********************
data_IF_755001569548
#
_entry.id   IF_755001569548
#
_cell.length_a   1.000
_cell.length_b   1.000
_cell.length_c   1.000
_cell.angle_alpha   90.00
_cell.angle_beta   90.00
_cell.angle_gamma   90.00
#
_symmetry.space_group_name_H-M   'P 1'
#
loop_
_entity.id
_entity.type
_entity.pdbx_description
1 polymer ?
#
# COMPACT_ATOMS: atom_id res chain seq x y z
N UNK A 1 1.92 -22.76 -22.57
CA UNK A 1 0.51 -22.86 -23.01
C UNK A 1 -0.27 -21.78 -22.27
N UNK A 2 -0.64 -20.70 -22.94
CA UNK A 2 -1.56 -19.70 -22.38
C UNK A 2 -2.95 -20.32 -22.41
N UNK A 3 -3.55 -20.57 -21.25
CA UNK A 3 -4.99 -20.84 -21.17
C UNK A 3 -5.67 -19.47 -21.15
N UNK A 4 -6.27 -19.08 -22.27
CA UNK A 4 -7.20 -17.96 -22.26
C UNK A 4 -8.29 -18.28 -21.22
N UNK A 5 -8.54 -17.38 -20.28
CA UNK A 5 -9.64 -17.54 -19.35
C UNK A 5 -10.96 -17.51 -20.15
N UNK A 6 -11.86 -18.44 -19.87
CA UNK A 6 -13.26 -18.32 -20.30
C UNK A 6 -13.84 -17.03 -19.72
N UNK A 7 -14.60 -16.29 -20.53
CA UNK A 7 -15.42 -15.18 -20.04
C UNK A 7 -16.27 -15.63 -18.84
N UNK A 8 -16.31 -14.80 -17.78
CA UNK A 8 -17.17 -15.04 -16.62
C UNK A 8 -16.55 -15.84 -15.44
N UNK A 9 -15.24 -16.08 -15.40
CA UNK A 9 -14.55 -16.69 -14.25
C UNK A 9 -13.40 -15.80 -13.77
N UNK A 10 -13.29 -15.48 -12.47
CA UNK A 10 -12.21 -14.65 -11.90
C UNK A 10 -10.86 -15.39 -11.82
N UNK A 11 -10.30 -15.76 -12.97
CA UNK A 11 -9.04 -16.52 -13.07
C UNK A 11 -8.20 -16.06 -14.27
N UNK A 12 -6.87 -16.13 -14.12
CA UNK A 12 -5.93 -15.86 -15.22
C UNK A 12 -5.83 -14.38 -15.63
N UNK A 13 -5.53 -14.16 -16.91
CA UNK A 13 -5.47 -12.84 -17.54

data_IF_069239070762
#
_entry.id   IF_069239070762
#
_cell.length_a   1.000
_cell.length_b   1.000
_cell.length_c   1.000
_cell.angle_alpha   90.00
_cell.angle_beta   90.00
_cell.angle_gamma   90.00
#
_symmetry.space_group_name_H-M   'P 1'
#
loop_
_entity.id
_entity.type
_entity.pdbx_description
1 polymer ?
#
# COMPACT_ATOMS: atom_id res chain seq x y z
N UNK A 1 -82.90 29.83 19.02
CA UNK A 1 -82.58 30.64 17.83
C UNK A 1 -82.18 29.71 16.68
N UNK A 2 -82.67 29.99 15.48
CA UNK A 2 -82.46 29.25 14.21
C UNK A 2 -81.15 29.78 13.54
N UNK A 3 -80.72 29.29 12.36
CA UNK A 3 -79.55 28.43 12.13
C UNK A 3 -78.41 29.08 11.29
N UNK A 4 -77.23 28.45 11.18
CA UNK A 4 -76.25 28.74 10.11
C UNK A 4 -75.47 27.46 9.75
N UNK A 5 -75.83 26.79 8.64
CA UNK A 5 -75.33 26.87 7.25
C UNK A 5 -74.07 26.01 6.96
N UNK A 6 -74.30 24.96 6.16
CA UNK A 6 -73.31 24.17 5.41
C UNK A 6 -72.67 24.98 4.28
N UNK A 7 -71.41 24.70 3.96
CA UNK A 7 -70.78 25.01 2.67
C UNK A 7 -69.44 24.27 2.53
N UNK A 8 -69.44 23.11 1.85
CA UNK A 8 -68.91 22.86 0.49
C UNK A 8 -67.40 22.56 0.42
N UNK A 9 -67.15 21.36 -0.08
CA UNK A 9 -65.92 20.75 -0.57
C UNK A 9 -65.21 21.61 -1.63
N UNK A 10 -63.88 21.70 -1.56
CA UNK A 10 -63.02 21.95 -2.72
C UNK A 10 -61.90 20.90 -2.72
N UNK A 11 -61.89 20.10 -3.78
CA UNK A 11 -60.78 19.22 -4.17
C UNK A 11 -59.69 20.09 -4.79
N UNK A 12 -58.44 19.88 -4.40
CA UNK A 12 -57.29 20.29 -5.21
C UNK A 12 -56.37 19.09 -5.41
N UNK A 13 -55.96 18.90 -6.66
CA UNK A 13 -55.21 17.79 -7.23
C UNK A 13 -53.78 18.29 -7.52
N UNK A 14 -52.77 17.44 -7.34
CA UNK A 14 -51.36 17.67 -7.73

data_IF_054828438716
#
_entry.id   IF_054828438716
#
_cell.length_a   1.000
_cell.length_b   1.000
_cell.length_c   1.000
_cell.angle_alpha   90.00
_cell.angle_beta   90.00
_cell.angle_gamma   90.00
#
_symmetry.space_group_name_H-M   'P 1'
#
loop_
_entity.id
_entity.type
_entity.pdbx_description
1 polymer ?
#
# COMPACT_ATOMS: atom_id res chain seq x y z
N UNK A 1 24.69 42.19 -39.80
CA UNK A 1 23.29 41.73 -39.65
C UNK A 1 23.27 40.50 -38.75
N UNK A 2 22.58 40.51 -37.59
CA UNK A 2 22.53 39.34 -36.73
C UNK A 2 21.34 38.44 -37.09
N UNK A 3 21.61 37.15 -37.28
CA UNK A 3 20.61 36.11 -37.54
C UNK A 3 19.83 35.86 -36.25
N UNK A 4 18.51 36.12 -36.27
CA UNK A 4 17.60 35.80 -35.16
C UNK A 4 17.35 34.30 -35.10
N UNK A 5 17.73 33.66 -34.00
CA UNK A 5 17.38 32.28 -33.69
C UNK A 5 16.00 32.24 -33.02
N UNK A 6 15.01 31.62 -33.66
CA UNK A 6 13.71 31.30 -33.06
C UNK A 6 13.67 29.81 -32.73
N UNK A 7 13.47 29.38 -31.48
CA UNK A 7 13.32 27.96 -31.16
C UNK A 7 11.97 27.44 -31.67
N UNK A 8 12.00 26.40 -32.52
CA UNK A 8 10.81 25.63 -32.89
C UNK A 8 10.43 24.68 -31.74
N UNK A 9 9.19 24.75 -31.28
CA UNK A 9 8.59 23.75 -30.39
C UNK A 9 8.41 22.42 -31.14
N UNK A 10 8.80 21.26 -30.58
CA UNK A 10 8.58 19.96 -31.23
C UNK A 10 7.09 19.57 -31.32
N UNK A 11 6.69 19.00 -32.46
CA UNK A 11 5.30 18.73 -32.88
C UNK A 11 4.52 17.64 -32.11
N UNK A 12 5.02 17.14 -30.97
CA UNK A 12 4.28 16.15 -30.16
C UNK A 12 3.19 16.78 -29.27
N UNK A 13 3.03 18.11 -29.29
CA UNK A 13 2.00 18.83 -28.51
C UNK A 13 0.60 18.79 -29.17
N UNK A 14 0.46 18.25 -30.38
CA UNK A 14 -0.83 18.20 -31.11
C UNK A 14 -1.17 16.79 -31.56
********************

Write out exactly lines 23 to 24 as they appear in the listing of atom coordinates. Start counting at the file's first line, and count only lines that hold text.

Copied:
C UNK A 1 -0.27 -21.78 -22.27
N UNK A 2 -0.64 -20.70 -22.94